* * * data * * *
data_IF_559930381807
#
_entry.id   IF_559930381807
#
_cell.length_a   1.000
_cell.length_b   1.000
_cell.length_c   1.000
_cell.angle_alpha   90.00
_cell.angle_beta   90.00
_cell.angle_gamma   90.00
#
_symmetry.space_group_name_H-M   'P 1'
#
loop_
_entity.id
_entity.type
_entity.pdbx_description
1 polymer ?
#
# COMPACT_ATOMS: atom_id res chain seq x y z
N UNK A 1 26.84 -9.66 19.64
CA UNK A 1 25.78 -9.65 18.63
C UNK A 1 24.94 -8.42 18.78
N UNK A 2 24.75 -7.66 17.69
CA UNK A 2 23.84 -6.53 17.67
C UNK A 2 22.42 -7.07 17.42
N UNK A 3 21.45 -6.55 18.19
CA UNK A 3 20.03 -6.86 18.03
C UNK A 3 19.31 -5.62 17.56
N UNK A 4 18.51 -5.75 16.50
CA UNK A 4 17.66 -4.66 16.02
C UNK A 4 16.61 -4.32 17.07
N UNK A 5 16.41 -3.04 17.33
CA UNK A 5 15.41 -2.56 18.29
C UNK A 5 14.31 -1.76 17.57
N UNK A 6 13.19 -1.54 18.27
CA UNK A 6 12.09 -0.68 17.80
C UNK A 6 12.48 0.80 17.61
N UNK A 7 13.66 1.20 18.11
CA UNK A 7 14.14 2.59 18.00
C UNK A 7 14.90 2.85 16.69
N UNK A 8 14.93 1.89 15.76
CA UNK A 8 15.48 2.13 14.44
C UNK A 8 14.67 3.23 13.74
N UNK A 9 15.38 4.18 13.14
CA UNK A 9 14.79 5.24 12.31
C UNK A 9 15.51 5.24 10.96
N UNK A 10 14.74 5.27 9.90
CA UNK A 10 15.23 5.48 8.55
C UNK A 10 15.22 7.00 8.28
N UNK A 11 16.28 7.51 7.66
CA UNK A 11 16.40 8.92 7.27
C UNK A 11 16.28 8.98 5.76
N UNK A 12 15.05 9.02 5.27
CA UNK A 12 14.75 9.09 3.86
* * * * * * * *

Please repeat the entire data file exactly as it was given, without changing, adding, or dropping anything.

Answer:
data_IF_559930381807
#
_entry.id   IF_559930381807
#
_cell.length_a   1.000
_cell.length_b   1.000
_cell.length_c   1.000
_cell.angle_alpha   90.00
_cell.angle_beta   90.00
_cell.angle_gamma   90.00
#
_symmetry.space_group_name_H-M   'P 1'
#
loop_
_entity.id
_entity.type
_entity.pdbx_description
1 polymer ?
#
# COMPACT_ATOMS: atom_id res chain seq x y z
N UNK A 1 26.84 -9.66 19.64
CA UNK A 1 25.78 -9.65 18.63
C UNK A 1 24.94 -8.42 18.78
N UNK A 2 24.75 -7.66 17.69
CA UNK A 2 23.84 -6.53 17.67
C UNK A 2 22.42 -7.07 17.42
N UNK A 3 21.45 -6.55 18.19
CA UNK A 3 20.03 -6.86 18.03
C UNK A 3 19.31 -5.62 17.56
N UNK A 4 18.51 -5.75 16.50
CA UNK A 4 17.66 -4.66 16.02
C UNK A 4 16.61 -4.32 17.07
N UNK A 5 16.41 -3.04 17.33
CA UNK A 5 15.41 -2.56 18.29
C UNK A 5 14.31 -1.76 17.57
N UNK A 6 13.19 -1.54 18.27
CA UNK A 6 12.09 -0.68 17.80
C UNK A 6 12.48 0.80 17.61
N UNK A 7 13.66 1.20 18.11
CA UNK A 7 14.14 2.59 18.00
C UNK A 7 14.90 2.85 16.69
N UNK A 8 14.93 1.89 15.76
CA UNK A 8 15.48 2.13 14.44
C UNK A 8 14.67 3.23 13.74
N UNK A 9 15.38 4.18 13.14
CA UNK A 9 14.79 5.24 12.31
C UNK A 9 15.51 5.24 10.96
N UNK A 10 14.74 5.27 9.90
CA UNK A 10 15.23 5.48 8.55
C UNK A 10 15.22 7.00 8.28
N UNK A 11 16.28 7.51 7.66
CA UNK A 11 16.40 8.92 7.27
C UNK A 11 16.28 8.98 5.76
N UNK A 12 15.05 9.02 5.27
CA UNK A 12 14.75 9.09 3.86